Hip dislocations


-        rare, but high incidence of associated injuries

-        mechanism is usually young patients with high energy trauma

Simple vs. Complex:

o   simple

  • pure dislocation without associated fracture

o   complex

  • dislocation associated with fracture of acetabulum or proximal femur

-Anatomic classification:

o   posterior dislocation (90%):

  • occur with axial load on femur, typically with hip flexed and adducted
  • axial load through flexed knee (dashboard injury)
  • hip and leg in slight flexion, adduction, and internal rotation
  • examine knee for associated injury or instability

o   anterior dislocation:

  • associated with femoral head impaction or chondral injury
  • occurs with the hip in abduction and external rotation
  • hip and leg in flexion, abduction, and external rotation



-        Can typically see posterior dislocation on AP pelvis

o   femoral head smaller than contralateral side

o   Shenton's line broken

o   Look at the femoral neck to rule out fracture prior to attempting closed reduction

o   AP pelvis after reduction to evaluate associated acetabular fractures


-        post reduction CT must be performed for all traumatic hip dislocations to look for:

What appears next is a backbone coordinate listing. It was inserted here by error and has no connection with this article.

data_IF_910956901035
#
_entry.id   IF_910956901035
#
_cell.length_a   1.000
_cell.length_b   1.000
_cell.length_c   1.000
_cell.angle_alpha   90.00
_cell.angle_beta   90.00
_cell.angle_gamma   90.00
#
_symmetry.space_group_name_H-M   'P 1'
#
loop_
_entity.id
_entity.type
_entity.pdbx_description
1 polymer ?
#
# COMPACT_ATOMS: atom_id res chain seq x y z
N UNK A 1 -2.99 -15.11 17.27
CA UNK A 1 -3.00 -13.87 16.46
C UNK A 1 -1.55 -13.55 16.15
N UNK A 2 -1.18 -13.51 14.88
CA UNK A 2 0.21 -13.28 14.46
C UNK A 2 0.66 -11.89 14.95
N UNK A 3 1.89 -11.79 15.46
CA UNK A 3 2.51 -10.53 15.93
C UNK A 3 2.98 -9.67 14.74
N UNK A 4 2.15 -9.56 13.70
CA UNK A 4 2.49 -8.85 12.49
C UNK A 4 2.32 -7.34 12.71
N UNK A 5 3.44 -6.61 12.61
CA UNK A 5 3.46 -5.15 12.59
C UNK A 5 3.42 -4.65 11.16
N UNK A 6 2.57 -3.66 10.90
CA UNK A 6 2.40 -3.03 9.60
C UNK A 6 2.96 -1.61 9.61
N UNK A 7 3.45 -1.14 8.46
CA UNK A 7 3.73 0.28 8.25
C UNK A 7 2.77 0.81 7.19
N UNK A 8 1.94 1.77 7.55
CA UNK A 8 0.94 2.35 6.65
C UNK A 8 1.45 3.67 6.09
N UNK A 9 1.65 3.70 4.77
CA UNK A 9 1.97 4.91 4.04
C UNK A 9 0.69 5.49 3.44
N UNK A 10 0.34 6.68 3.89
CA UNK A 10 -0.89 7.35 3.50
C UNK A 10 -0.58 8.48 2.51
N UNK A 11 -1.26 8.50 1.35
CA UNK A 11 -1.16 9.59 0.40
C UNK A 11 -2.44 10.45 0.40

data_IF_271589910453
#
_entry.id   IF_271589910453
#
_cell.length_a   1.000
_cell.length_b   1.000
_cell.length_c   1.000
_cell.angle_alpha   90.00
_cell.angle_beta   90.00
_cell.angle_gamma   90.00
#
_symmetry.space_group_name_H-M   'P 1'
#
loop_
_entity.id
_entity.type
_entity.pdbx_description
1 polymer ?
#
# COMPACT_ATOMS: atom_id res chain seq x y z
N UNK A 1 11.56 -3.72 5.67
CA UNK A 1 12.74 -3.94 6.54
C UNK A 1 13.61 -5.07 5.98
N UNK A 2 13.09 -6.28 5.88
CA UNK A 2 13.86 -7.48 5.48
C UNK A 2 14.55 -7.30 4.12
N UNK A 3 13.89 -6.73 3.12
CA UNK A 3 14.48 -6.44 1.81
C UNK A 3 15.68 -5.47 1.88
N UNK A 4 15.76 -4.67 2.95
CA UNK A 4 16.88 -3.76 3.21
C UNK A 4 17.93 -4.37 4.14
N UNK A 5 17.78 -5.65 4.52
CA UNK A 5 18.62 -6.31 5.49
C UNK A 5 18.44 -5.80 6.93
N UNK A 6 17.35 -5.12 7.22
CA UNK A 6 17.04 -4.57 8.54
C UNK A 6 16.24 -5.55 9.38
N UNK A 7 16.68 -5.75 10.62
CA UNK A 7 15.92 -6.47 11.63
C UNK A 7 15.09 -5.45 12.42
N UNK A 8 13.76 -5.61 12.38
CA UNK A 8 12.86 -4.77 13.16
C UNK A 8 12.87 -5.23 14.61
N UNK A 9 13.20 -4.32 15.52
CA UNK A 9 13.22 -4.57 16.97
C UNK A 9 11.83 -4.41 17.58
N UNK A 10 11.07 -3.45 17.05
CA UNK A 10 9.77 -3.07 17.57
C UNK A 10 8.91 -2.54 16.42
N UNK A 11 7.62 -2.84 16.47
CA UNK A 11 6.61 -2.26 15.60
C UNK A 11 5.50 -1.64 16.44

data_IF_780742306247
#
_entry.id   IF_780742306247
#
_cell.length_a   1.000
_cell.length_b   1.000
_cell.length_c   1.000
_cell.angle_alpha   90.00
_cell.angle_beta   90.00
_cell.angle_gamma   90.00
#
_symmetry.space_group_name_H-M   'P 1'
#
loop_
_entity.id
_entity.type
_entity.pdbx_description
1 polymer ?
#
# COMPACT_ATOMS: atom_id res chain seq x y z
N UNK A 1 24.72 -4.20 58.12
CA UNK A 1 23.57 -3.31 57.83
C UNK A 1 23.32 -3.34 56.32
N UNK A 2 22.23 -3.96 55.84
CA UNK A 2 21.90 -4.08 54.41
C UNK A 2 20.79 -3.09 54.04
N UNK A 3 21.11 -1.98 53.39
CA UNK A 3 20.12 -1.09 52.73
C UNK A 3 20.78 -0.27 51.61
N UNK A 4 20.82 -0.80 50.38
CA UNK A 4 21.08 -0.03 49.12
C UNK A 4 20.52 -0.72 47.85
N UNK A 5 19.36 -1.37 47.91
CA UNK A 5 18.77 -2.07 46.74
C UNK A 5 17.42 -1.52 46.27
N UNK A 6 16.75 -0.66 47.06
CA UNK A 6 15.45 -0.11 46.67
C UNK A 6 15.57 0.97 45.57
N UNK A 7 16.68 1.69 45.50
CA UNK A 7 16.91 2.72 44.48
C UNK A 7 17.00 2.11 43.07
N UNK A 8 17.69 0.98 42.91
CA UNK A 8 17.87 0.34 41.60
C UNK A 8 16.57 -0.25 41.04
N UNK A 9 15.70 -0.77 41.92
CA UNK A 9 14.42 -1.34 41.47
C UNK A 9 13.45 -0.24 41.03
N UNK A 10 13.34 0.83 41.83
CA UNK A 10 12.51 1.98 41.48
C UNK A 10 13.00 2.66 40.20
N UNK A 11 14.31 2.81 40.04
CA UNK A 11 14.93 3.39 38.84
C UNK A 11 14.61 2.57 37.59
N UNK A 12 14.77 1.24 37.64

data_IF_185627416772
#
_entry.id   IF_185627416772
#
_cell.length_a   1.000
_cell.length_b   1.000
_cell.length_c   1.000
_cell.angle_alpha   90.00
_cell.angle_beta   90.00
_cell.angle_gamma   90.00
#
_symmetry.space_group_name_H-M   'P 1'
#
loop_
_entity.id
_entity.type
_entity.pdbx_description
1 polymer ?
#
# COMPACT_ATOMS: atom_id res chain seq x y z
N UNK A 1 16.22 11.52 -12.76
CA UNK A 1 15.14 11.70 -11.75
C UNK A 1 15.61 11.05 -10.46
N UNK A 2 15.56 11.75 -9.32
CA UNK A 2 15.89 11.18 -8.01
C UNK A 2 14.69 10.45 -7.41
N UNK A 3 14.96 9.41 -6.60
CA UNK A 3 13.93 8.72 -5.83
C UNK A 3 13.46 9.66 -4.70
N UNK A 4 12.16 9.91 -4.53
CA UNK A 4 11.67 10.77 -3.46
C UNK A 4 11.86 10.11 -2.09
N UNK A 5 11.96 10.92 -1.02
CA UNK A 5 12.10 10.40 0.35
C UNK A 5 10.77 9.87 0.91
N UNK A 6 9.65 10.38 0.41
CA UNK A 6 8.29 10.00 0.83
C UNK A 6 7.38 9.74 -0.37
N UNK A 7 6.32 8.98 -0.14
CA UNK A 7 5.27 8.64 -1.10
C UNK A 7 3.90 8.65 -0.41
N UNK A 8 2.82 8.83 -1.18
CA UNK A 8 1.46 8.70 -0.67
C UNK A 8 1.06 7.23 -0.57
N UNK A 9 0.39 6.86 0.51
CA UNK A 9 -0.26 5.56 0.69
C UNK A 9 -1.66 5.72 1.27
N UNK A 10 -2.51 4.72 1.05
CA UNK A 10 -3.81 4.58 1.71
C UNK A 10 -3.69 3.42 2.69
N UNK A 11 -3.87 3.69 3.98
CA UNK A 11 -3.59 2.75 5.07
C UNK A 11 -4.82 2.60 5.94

o   femoral head fractures

o   loose bodies

o   acetabular fractures


  1. Nonoperative
  2. emergent closed reduction within 6 hours!
  3.      indications:
  4. acute anterior and posterior dislocations
  5.      contraindications
  6. ipsilateral displaced or non-displaced femoral neck fracture
  7. Allis maneuver:

-        patient is placed in the supine position

-        knee is flexed to relax the hamstring

-        assistant stabilizes the pelvis

-        longitudinal traction is applied in line w/ axis of femur, and the hip is slightly flexed

-        gently adduct& internal rotates the femur to get reduction


  1. Captain Morgan technique:

-        Position the patient: 90 degrees of hip and knee flexion

-        Step one foot up nto the gurney Captain-Morgan style (flamboyant cape optional).

-        Position your knee behind the patient’s knee.

-        Ideally your foot should be resting on a hard surface like a backboard to allow your foot to push off of it.

-        Place one hand (A) under the patient’s knee and the other (B) over the patient’s ankle.

-        Use Hand A to lift up on the patient’s femur.

-        Plantar-flex your ankle so that your propped knee can lift up on the patient’s femur

-        Very gently use Hand B to leverage-down on against the patient’s tibia/fibula.


  1. Operative
    1. open reduction and/or removal of incarcerated fragments
    2.      irreducible dislocation
    3.      radiographic evidence of incarcerated fragment
    4.  delayed presentation 
  1. ORIF
  2. associated fractures of:
    1. acetabulum
    2. femoral head
    3. femoral neck

Sources: Ortho Bullets, ALiEM, Wheeless’ Textbook of Orthopaedics